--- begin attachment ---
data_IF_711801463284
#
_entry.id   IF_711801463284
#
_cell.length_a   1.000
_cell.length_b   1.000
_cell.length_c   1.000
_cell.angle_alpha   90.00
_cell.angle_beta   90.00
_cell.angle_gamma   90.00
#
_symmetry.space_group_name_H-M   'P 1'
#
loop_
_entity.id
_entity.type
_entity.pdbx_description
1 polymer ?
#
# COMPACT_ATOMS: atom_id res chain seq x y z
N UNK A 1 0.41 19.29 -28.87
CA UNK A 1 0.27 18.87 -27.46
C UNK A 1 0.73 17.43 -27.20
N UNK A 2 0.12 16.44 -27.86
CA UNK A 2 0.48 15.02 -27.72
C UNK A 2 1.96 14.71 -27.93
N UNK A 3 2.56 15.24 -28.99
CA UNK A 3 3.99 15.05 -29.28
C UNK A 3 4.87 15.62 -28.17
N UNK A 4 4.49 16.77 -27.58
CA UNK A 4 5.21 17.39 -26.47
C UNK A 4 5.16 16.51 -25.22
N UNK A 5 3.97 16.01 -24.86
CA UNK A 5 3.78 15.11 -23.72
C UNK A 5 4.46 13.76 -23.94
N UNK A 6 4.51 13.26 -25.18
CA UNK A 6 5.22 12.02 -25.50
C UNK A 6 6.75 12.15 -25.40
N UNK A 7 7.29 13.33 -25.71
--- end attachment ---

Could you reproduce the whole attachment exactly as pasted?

data_IF_711801463284
#
_entry.id   IF_711801463284
#
_cell.length_a   1.000
_cell.length_b   1.000
_cell.length_c   1.000
_cell.angle_alpha   90.00
_cell.angle_beta   90.00
_cell.angle_gamma   90.00
#
_symmetry.space_group_name_H-M   'P 1'
#
loop_
_entity.id
_entity.type
_entity.pdbx_description
1 polymer ?
#
# COMPACT_ATOMS: atom_id res chain seq x y z
N UNK A 1 0.41 19.29 -28.87
CA UNK A 1 0.27 18.87 -27.46
C UNK A 1 0.73 17.43 -27.20
N UNK A 2 0.12 16.44 -27.86
CA UNK A 2 0.48 15.02 -27.72
C UNK A 2 1.96 14.71 -27.93
N UNK A 3 2.56 15.24 -28.99
CA UNK A 3 3.99 15.05 -29.28
C UNK A 3 4.87 15.62 -28.17
N UNK A 4 4.49 16.77 -27.58
CA UNK A 4 5.21 17.39 -26.47
C UNK A 4 5.16 16.51 -25.22
N UNK A 5 3.97 16.01 -24.86
CA UNK A 5 3.78 15.11 -23.72
C UNK A 5 4.46 13.76 -23.94
N UNK A 6 4.51 13.26 -25.18
CA UNK A 6 5.22 12.02 -25.50
C UNK A 6 6.75 12.15 -25.40
N UNK A 7 7.29 13.33 -25.71